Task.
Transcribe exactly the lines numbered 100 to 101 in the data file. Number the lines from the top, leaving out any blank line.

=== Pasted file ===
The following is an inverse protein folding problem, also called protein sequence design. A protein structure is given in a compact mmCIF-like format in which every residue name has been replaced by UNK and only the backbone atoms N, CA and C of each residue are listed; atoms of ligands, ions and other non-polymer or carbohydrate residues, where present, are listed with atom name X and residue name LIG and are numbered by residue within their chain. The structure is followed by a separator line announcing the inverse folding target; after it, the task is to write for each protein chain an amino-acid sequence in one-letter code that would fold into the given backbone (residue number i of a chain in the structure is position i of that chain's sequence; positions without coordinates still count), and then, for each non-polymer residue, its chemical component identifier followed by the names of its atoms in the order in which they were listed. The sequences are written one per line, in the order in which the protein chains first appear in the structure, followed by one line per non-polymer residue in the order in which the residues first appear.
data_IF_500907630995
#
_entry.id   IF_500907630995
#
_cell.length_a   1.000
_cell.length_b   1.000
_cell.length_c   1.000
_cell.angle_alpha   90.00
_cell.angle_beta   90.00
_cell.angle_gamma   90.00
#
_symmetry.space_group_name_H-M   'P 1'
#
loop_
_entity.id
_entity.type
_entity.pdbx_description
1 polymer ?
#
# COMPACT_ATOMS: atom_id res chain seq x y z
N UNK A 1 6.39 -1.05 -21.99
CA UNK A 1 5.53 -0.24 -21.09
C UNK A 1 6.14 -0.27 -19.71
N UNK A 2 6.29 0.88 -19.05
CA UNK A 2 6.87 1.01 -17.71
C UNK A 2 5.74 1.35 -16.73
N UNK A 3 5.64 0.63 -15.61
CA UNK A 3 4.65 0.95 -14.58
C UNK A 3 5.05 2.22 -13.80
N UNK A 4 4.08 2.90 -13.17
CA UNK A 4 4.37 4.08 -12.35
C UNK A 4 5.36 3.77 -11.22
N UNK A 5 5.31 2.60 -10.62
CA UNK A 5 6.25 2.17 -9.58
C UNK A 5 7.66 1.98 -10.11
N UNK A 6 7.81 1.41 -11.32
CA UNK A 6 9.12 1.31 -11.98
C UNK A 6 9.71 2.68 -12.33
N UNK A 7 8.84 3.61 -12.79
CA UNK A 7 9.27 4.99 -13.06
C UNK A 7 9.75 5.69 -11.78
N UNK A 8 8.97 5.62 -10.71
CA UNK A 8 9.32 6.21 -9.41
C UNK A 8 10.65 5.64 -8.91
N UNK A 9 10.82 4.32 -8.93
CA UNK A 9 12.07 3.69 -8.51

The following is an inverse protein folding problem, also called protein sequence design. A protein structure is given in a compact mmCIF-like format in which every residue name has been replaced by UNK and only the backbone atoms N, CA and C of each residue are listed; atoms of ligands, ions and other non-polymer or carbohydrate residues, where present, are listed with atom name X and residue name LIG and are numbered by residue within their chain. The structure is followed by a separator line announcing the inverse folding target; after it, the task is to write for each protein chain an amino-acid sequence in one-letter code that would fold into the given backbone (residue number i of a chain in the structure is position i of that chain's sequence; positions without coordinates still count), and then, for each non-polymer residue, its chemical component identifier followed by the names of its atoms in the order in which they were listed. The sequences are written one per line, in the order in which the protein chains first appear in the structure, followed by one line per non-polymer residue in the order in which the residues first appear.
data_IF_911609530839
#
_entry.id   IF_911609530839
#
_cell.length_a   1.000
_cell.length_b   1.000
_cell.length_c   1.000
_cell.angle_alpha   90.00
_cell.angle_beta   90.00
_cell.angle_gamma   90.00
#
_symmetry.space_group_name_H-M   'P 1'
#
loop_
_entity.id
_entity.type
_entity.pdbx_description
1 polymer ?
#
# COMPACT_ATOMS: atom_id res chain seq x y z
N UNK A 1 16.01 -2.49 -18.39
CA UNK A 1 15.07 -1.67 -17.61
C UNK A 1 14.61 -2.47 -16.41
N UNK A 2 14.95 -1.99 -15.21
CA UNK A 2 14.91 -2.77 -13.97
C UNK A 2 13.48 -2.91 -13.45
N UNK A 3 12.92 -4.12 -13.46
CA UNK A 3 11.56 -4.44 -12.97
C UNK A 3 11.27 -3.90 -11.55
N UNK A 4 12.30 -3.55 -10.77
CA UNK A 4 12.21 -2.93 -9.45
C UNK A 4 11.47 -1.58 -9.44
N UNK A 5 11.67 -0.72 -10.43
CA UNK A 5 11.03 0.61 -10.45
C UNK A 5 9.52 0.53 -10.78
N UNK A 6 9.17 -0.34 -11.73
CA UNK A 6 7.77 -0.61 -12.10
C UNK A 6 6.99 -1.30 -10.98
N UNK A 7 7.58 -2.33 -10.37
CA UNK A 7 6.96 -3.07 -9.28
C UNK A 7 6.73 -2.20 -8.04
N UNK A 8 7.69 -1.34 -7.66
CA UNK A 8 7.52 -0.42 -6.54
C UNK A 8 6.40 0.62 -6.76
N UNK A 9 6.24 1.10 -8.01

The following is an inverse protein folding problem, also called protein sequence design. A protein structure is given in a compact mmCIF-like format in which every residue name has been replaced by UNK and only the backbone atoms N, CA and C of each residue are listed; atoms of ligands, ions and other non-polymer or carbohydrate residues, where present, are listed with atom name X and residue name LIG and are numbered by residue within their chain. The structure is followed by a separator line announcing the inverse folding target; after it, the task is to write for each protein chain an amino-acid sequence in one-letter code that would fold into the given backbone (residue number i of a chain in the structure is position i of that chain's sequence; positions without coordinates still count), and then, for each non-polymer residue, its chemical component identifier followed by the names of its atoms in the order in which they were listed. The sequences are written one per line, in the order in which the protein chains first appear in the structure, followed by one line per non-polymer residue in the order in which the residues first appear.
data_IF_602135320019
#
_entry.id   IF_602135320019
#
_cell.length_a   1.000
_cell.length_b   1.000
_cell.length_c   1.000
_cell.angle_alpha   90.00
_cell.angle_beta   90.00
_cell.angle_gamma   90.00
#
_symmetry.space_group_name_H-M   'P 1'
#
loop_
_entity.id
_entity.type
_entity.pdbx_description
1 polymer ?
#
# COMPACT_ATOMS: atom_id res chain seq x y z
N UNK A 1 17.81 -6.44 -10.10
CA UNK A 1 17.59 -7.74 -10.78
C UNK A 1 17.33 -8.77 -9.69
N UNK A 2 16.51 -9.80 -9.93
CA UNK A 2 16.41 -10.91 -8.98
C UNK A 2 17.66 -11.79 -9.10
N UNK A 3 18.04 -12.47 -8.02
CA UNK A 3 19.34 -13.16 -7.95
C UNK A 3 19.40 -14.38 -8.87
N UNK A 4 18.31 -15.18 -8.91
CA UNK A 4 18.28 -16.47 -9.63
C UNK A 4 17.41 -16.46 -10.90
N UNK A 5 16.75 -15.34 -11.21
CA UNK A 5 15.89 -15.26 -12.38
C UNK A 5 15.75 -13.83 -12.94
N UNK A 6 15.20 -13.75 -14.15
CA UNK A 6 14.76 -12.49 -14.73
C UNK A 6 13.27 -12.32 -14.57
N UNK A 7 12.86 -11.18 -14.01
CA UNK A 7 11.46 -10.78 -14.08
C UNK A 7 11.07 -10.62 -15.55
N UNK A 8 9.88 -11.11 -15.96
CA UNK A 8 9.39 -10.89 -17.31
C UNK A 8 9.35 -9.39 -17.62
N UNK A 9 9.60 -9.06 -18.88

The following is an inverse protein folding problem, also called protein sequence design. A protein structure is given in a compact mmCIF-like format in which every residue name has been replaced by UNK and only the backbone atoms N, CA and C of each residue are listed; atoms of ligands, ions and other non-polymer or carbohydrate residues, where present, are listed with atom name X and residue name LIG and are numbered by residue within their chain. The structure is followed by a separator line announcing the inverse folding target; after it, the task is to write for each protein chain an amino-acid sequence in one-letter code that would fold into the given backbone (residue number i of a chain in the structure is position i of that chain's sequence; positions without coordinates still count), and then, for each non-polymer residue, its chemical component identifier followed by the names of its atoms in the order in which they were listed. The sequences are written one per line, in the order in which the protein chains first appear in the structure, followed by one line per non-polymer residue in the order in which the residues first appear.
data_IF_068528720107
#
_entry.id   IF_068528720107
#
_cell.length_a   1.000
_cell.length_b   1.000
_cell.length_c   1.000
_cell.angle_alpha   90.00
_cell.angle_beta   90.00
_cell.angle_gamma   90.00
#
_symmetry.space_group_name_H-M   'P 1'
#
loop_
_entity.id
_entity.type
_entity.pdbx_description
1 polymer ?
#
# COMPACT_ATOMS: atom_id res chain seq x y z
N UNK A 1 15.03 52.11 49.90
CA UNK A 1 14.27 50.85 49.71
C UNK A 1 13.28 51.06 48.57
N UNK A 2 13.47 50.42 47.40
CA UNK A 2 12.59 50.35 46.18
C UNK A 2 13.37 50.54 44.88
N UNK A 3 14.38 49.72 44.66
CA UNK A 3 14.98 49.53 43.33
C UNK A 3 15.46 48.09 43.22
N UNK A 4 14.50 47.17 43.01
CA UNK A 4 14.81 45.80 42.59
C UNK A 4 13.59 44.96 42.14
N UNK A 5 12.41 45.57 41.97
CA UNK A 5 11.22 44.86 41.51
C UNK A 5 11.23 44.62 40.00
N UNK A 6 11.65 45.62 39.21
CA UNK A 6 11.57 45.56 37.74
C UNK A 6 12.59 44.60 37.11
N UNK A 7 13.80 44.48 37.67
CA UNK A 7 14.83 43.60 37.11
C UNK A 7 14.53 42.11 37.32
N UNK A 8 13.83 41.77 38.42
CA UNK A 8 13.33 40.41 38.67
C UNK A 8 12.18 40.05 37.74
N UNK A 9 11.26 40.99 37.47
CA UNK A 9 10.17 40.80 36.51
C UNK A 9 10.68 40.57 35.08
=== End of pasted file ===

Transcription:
_cell.length_b   1.000
_cell.length_c   1.000